Polish notation

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Nidum
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This thread follows on from : https://www.physicsforums.com/threads/off-topic-maths-query-not-worthy-of-maths-forum.880724/#post-5534559 .

Anybody ever used Polish notation or reverse Polish notation for computational formulae ? Use of either is supposed to eliminate ambiguity and make the flow of computations logical .

I only ask out of curiosity . The very expensive HP programmable calculator we had at Mtu during the late 1970's had reverse Polish notation input . That is the only real world use I have ever come across .
 

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  • #2
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I still have the HP 11C I bought in college in 1982. It still works great, and you gotta love RPN.
 
  • #3
NascentOxygen
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RPN is a tool of trade of the serious number crunching scientist. I'm sure there would be plenty of apps featuring a RPN calculator for whatever tablet you own. The RPN calculator keypad doesn't need an equals sign nor parentheses, i.e., "(" and ")".

To evaluate 6 × (7 - 2 ÷ 3) + 5 you would typically enter the keystrokes in this order:
6 7 2 3 ÷ - × 5 +

Maybe you can see why this is also known as post-fix notation?

If you have access to linux, you'll find that the utility known as "dc" is a commandline RPN calculator. (It is also of unlimited precision, meaning you can set it to give you an answer to thousands of sig figs.)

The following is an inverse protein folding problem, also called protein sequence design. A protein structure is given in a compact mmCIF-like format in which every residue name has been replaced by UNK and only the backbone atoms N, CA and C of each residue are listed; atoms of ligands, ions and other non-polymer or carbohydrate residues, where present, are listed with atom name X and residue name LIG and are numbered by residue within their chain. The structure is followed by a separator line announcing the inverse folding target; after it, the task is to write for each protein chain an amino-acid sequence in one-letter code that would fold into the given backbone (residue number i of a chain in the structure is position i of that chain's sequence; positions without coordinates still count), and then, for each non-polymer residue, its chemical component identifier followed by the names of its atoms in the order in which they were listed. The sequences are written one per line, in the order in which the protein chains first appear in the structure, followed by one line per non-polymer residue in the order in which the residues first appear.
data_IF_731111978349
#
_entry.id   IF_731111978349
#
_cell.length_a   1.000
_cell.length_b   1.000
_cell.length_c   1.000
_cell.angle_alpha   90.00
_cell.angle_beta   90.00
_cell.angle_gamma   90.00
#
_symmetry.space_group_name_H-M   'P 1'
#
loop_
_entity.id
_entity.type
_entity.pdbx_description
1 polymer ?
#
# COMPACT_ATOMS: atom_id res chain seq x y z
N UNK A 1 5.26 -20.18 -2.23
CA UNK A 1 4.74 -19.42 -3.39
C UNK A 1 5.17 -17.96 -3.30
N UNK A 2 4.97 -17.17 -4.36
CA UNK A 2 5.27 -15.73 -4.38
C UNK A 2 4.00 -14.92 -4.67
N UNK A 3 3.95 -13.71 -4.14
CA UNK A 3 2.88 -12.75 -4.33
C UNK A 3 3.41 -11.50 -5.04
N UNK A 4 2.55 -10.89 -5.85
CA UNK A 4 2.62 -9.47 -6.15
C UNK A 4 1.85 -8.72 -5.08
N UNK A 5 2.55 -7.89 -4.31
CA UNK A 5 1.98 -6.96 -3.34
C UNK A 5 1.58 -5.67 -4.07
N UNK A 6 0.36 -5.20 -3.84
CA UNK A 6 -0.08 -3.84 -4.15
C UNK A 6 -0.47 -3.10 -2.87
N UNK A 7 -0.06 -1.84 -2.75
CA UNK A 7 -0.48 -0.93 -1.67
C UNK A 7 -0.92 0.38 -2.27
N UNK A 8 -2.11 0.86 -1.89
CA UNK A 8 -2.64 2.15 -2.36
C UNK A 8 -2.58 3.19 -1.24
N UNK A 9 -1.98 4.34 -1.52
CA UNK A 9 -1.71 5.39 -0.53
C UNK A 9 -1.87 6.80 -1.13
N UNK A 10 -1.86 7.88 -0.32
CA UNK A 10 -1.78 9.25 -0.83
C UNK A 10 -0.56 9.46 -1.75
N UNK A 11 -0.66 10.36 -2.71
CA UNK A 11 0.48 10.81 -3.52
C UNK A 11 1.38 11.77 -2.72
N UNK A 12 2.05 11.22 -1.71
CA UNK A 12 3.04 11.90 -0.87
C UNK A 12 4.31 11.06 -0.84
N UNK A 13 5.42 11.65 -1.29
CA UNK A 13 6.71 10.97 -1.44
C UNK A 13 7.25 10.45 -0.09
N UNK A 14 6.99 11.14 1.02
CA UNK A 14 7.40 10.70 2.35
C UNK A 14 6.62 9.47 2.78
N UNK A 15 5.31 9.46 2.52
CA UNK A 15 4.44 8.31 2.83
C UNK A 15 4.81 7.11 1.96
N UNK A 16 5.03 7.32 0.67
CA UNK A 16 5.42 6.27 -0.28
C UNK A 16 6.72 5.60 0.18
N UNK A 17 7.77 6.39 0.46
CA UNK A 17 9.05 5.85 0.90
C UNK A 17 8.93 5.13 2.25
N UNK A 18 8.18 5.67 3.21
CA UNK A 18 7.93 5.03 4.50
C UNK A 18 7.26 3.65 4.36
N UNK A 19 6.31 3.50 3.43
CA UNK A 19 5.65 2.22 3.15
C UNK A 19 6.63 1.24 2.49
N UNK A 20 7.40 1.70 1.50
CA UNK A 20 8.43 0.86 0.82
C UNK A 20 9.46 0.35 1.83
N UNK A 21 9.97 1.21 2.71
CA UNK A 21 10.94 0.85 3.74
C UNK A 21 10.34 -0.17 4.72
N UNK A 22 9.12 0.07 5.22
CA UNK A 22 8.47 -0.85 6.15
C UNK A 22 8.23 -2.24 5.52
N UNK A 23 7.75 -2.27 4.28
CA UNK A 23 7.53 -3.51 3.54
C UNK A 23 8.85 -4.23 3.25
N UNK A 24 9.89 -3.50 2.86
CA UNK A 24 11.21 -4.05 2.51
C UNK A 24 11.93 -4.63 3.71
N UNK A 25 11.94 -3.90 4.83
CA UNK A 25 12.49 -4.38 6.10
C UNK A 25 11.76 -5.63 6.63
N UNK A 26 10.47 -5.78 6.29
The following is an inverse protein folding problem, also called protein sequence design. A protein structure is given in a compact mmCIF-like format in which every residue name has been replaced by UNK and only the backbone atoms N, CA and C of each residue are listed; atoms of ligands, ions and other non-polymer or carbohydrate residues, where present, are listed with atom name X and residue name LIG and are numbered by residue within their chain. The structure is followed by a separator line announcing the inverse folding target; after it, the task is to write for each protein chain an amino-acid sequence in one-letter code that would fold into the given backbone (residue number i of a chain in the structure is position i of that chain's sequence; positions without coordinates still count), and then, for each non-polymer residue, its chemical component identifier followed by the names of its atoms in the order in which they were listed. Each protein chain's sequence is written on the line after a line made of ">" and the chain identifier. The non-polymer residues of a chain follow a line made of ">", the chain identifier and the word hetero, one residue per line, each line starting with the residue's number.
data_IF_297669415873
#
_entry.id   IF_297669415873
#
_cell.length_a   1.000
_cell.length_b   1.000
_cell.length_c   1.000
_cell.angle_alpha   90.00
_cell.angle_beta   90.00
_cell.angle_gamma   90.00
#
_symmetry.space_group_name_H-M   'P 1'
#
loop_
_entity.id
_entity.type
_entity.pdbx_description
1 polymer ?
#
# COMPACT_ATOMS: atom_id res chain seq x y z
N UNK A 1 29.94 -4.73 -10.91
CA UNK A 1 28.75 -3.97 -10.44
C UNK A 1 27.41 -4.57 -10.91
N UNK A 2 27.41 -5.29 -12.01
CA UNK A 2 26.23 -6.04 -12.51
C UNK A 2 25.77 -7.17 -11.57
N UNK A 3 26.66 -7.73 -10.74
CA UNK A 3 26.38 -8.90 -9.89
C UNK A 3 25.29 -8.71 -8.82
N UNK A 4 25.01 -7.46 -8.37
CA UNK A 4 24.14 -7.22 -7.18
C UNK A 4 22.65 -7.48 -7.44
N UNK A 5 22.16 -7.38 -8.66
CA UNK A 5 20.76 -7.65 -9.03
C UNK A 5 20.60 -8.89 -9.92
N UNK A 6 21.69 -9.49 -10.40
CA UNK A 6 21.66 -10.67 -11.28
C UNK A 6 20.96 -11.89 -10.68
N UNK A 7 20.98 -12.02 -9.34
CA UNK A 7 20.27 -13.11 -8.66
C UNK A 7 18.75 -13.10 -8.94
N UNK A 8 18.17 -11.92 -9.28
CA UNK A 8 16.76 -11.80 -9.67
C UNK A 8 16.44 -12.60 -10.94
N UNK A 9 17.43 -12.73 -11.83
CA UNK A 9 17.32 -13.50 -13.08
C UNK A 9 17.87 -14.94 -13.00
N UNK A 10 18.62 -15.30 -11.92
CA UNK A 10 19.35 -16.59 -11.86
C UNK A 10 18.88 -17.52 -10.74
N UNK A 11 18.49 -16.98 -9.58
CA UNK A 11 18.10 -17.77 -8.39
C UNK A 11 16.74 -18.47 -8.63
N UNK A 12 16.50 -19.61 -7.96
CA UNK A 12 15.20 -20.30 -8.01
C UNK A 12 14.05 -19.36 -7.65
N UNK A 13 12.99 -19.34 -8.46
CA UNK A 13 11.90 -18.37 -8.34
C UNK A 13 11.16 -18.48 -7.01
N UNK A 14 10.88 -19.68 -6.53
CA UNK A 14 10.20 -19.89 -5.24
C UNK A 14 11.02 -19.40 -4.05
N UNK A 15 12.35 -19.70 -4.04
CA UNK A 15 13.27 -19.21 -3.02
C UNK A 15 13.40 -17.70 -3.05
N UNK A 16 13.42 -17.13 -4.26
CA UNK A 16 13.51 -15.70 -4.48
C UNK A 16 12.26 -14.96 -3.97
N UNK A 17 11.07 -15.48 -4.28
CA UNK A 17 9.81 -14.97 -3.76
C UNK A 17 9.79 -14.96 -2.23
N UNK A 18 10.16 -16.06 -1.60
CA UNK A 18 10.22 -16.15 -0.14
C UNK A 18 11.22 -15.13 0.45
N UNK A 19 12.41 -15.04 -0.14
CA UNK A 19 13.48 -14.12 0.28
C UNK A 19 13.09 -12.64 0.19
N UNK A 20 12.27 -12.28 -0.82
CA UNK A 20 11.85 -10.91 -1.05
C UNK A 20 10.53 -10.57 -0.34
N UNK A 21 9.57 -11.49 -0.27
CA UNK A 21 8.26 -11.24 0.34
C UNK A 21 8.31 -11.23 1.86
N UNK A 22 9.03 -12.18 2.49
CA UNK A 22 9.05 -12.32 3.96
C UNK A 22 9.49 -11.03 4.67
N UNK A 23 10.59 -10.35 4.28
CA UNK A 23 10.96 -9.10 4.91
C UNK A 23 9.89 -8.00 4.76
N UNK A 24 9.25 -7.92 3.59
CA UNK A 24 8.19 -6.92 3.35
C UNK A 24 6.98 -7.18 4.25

• #4
NTW
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You can still find the HP35s, and another model, I don't remember the name now, for financial calculations.
Besides, and for nostalgics, you have the 'SwissMicros': https://www.swissmicros.com/
To my knowledge, there are no other brands of RPN calculators. Well, perhaps in Russia... In Soviet times, there used to be a few models...
 
  • #5
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You can still find the HP35s, and another model, I don't remember the name now, for financial calculations.
Besides, and for nostalgics, you have the 'SwissMicros': https://www.swissmicros.com/
To my knowledge, there are no other brands of RPN calculators. Well, perhaps in Russia... In Soviet times, there used to be a few models...
I think TI calculators used it, too, as far as I remember. And it's useful to know, when it comes to pushdown automatons.
 
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Ben Niehoff
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I still own an HP 49-G that uses RPN. I never use it anymore, though, since I have Mathematica on my laptop
 
  • #8
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I think TI calculators used it, too, as far as I remember. And it's useful to know, when it comes to pushdown automatons.
Before I bought my first HP11C in 1982, I used TI calculators. They were not RPN. Maybe they changed over the years.
 
  • #9
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You can still find the HP35s, and another model, I don't remember the name now, for financial calculations.
Besides, and for nostalgics, you have the 'SwissMicros': https://www.swissmicros.com/
To my knowledge, there are no other brands of RPN calculators. Well, perhaps in Russia... In Soviet times, there used to be a few models...
That would be the HP 12C, I had one of those too when I was in the MBA program.
 
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Nidum
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EnumaElish
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Begin off-topic

Casio and Sharp had basic-programmable calculators.

End off-topic
 

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